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Mike Wilson: The dusty old stuff on my middle shelf

In my office at the college there is a large bookcase right behind my desk that houses four decades’ worth of accumulated books related mostly to my Spanish teaching. (The rest of my office is my poor interior designer daughter’s worst nightmare.)

Naturally, there are some books there I actually have never read, but who can resist an anthology of Russian poetry when it only costs a buck? (All lovers of reading will be familiar with this problem…)

On the top shelf there is a very old set of the complete works of Charles Dickens my sister once found at a garage sale; I must say The Pickwick Papers reminds me an awful lot of faculty meetings.

On the bottom shelf are the larger tomes, including the Oxford English Dictionary, the two-volume Real Academia dictionary, and over-sized picture books such as Spain: A History in Art. In the center of the middle shelf sits a “dresser valet tray” with a brass duck head on one end (one of many waterfowl items I have been given over the years) that invariably catches the eye of the students sitting across from me and laboring assiduously to avoid eye contact.

I see their foreheads crease and suspect they wonder why I have an old dark red shotgun shell and a chewed-up lure with two rusty treble hooks sitting on it.

Well, I guarantee you they would be the only two things I would grab on my way out the door if ever one of our annoying fire drills morphed into the real thing; I can get more diplomas any time.

The lure is a rather scarred-up Paw-Paw Popper made of balsa wood before the invention of injection-molded plastics, and coated with an apparently very durable enamel in a perch pattern.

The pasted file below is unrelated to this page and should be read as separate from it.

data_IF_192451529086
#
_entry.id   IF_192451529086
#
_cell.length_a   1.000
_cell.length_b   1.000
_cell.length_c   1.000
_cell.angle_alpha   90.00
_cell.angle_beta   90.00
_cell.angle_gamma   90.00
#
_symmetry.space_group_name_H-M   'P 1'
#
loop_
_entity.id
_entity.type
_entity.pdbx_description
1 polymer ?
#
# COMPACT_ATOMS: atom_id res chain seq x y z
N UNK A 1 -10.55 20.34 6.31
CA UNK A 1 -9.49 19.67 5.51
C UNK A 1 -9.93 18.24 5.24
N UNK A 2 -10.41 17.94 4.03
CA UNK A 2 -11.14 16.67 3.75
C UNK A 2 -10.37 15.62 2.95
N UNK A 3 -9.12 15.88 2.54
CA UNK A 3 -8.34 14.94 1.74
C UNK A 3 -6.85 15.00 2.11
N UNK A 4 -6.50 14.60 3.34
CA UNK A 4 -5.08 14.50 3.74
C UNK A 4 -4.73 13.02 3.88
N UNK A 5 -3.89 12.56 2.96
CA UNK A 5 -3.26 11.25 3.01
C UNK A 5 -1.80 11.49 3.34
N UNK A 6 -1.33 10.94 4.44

When the time came for me to have my own tackle box when I was about 8, my granddaddy gave it to me with great ceremony out of his. I was just learning to cast instead of fish with a cane pole, which was just what an energetic boy needed instead of watching a red and white bobber all day.

I think I may now be able to approximate the number of times he patiently sculled the boat over to the bank with his little two-foot paddle (there were no trolling motors yet) to release that lure from the clutches of some bush, tree or stump since I have now been “payin’ for my raisin’” for several decades.

I caught my biggest bass—about six pounds—at the rock wall in Lick Creek with that lure, and just seeing it when I turn around to type sometimes brings a smile to my face.
The shotgun shell is a Western paper-hulled low brass 12 gauge quail load of #8 shot long since discontinued.

I found half a box while rummaging around in Granddaddy’s river cabin one day and showed them to him. He told me those were the shells he used “back in the day” when he hunted birds with his English Setter Joe around Madison County, Tennessee, before mechanized agriculture essentially wiped out all the places where they used to live and breed. When Joe died, he pondered long and hard over a replacement and ultimately just stuck the quail loads in the back of the closet and stopped. It was just too sad.

I found that box after his funeral and brought them home. I’m not really the collecting type; I am more an accumulator, if that is a word. Those two apparently insignificant items constitute a very portable and private museum of memories for only me, and I suppose I will still gaze at them and reminisce when I’ve cleaned out my office and I can no longer get outdoors.

What’s on your shelf?

Mike Wilson teaches Spanish at Catawba College.

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